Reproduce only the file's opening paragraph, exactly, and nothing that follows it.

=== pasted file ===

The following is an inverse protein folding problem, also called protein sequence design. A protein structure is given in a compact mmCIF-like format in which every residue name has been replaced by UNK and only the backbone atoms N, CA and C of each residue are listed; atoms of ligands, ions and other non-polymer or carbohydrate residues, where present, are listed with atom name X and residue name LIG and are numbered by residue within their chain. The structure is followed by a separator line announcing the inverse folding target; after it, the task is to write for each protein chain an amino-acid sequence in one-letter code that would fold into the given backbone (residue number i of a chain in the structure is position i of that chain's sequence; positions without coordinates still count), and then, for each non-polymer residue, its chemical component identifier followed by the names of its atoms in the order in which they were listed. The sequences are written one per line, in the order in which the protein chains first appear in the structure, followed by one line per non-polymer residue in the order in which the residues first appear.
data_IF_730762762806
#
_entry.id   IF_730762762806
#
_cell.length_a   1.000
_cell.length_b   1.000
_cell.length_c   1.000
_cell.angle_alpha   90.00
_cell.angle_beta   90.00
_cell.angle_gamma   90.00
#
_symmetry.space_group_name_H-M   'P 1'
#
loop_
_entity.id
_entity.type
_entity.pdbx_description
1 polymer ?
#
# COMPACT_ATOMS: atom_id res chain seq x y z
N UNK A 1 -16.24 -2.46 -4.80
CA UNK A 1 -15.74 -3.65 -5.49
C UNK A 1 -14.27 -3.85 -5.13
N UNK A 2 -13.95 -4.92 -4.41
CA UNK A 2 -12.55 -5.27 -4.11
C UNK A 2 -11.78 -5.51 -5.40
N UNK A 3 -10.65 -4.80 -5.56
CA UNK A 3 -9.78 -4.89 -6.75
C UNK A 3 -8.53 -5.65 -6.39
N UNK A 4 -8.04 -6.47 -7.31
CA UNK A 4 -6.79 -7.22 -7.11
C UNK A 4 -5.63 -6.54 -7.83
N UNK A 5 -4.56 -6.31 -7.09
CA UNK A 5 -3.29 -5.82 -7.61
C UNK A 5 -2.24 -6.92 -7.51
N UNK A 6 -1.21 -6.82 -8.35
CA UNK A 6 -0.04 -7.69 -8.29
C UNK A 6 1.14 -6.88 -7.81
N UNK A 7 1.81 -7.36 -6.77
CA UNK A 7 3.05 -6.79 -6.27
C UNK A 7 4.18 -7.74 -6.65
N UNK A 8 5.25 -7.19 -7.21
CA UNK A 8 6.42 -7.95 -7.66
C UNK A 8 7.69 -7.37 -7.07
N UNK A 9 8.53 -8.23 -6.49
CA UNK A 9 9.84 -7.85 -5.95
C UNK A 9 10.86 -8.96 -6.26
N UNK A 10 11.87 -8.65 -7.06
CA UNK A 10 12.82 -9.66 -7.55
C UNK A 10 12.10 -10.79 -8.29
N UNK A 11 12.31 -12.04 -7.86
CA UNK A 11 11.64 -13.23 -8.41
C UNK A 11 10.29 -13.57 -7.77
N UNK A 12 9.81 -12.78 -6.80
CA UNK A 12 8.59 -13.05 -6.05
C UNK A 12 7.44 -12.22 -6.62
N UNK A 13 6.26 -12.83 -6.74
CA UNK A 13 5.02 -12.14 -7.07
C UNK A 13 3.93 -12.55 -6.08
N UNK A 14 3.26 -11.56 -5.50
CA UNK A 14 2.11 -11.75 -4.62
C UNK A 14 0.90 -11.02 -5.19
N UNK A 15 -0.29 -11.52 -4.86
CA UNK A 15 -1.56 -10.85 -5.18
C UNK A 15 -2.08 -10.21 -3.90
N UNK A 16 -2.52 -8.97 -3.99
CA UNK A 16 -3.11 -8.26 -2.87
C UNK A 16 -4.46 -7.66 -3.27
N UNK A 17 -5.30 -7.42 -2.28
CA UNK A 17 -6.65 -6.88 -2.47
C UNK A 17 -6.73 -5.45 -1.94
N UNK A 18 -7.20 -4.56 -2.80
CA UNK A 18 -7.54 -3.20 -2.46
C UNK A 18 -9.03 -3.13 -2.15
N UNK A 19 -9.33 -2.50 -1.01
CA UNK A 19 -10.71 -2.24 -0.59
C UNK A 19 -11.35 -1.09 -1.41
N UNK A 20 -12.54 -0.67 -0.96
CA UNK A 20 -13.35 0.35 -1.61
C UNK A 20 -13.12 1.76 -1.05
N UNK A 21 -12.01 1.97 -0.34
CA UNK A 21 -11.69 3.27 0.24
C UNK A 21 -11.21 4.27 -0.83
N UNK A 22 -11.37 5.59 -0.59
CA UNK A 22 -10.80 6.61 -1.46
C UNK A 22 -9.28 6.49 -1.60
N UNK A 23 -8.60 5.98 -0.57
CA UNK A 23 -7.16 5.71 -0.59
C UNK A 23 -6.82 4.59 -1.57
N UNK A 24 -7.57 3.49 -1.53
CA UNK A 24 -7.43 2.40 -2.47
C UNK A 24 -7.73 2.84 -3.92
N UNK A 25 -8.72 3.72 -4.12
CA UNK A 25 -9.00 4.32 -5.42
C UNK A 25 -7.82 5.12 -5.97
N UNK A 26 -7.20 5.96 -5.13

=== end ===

The following is an inverse protein folding problem, also called protein sequence design. A protein structure is given in a compact mmCIF-like format in which every residue name has been replaced by UNK and only the backbone atoms N, CA and C of each residue are listed; atoms of ligands, ions and other non-polymer or carbohydrate residues, where present, are listed with atom name X and residue name LIG and are numbered by residue within their chain. The structure is followed by a separator line announcing the inverse folding target; after it, the task is to write for each protein chain an amino-acid sequence in one-letter code that would fold into the given backbone (residue number i of a chain in the structure is position i of that chain's sequence; positions without coordinates still count), and then, for each non-polymer residue, its chemical component identifier followed by the names of its atoms in the order in which they were listed. The sequences are written one per line, in the order in which the protein chains first appear in the structure, followed by one line per non-polymer residue in the order in which the residues first appear.